• Indeed, this is exactly right about at least one aspect of reading mathematics not written in one's first language: it is in fact possible to arrange to understand them, although obviously more slowly. That is, more doors are open than one might have imagined... – paul garrett Oct 9 at 22:39
  • This is the same as how it works at Chicago, and I’m glad it’s still required. I believe the language list is the same as what you’ve mentioned, though there’s discussion of adding Chinese – Stella Biderman Oct 9 at 23:40

Part of it is just inertia. But it is a small part, I think. When I studied maths in the previous century there was a two language requirement. Initially it was French and German. Russian was added as a third option when it was realized that a lot of great math was being created in the USSR that wasn't available in English (or French or German). Later, one could substitute a Programming Language for one of your two languages.

However, even today, not everything that a working mathematician wants to know is available in English, so for a practical reason it is useful, still, to have language skills beyond English. Machine Translation has made great strides in the past decades, but mathematics is probably still very difficult to translate correctly. This is partly due to the smaller sample size of available texts on which to train translators.

But, I would, myself, be hesitant to drop a language requirement from a modern mathematics graduate program for a completely different reason. Consider, as I do, that language skill is a help in mathematics itself. Among other things, mathematics is a language, and it requires a certain training of the mind in order to speak it well. Mathematics uses vocabulary and structure to express deep ideas - language. So, language training of any sort, trains the brain in a certain way that may actually assist in the mathematical way of thinking.

I'm not sure I'd be adamant with my colleagues who wanted to replace the last language requirement in a program with something else, but I'd want to hear arguments about how that would make for better thinking. Another math course or two might be useful, but would it be better? Hard to say.

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    “Mathematics uses vocabulary and structure to express deep ideas - language. So, language training of any sort, trains the brain in a certain way that may actually assist in the mathematical way of thinking.” This is absolutely true, but it would seem that just more training in the mathematical language would help more. So far as I am aware, studies have shown that the best training for any activity is that activity; related activities may help, but not as much. Food for thought, anyway. – KRyan Oct 8 at 20:49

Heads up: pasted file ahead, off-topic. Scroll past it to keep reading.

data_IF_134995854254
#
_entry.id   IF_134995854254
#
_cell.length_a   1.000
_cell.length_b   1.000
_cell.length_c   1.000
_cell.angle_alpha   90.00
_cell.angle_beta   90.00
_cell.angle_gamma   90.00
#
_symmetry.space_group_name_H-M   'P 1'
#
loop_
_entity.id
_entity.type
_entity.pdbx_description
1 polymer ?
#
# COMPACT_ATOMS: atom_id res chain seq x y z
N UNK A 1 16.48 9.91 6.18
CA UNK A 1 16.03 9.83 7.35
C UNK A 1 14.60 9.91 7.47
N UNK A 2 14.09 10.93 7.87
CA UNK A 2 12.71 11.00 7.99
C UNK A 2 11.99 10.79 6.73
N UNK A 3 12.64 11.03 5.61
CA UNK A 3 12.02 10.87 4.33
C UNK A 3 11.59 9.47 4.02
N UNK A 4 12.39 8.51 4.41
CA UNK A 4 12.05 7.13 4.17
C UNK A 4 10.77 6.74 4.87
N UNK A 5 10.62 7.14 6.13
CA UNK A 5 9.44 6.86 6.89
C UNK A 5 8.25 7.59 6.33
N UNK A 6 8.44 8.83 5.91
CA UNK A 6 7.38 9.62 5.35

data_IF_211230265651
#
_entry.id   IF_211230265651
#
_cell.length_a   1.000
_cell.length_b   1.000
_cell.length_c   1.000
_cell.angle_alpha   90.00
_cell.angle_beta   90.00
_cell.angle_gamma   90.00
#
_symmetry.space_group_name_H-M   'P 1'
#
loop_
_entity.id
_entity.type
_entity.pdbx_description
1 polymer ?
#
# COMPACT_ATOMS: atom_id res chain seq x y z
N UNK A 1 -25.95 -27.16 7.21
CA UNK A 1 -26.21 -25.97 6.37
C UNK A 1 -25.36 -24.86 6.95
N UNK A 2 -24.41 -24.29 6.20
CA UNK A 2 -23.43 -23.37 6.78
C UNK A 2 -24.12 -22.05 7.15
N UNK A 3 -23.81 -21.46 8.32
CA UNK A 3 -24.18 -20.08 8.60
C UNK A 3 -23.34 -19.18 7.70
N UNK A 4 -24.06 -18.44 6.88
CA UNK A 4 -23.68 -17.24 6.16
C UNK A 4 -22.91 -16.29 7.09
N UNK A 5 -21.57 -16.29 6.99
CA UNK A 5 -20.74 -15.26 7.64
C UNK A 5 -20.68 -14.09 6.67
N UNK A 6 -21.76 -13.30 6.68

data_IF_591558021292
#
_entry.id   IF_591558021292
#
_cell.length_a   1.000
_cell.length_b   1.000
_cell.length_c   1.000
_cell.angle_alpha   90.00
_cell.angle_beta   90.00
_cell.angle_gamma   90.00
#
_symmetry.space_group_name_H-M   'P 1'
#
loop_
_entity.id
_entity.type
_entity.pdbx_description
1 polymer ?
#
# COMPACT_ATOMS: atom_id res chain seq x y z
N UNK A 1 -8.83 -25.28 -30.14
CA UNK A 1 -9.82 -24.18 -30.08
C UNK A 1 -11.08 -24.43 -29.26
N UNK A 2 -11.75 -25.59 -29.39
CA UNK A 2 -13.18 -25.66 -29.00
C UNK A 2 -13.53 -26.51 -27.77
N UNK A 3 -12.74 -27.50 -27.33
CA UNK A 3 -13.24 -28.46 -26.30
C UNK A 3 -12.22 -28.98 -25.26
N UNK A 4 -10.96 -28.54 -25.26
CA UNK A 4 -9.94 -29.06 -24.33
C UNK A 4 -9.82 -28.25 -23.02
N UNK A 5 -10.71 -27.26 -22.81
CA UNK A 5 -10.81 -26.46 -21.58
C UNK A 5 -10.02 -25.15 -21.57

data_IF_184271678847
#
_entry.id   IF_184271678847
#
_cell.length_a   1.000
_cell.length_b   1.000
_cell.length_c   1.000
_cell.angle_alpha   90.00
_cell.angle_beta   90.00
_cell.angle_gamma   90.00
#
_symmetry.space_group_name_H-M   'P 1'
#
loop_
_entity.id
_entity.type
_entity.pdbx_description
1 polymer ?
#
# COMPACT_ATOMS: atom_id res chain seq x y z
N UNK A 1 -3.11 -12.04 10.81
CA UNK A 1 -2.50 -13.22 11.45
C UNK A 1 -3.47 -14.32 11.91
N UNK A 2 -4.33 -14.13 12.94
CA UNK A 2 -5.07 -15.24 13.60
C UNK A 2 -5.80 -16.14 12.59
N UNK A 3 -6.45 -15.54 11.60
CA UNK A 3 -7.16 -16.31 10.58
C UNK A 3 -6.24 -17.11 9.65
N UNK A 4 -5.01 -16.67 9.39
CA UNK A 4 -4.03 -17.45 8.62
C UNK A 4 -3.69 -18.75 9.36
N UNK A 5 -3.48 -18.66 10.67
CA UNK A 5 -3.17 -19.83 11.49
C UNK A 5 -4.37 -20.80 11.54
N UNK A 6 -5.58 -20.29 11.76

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    @KRyan: I'd hesitate to guess that it'd help in a different way, though. Maybe practicing A helps more with A than B does, but B might help in ways that A doesn't. And if you're going to do A anyway, then you'd get the practice you need from A, whereas you might not get what you'd need from B... – Mehrdad Oct 9 at 6:26
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    For language exams at math departments I've seen, they require such a rudimentary familiarity with the language that I don't think preparing for them could be considered "language training." – Kimball Oct 9 at 13:43
  • " trains the brain in a certain way that may actually assist in the mathematical way of thinking." -> except learning another language occupies space in the brain. And that space might've been used for math instead. – user14156 Oct 9 at 20:28
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    @JonathanReez the brain isn't about "space". It is about organization. – Buffy Oct 9 at 20:30

As a thought experiment, let us assume a hypothetical scenario in which there was a tradition for mathematics graduate programs to require their graduate students to take a cooking class. Someone would then come to academia.se and ask: why do they have this requirement? Several well-meaning, well-intentioned, extremely intelligent people would then post answers offering quite rational explanations, which might go along the following lines:

Why do mathematics graduate programs require students to take cooking classes?

  1. Mathematics is an intense activity that requires a lot of energy. Food provides energy. Hence, a mathematician who can cook well and efficiently will be more productive than one who can’t. Moreover, a mathematician who can make tasty food will be happier and free from the distraction of constantly thinking where to find tasty food. Again, they will end up being more productive and producing more and better mathematics.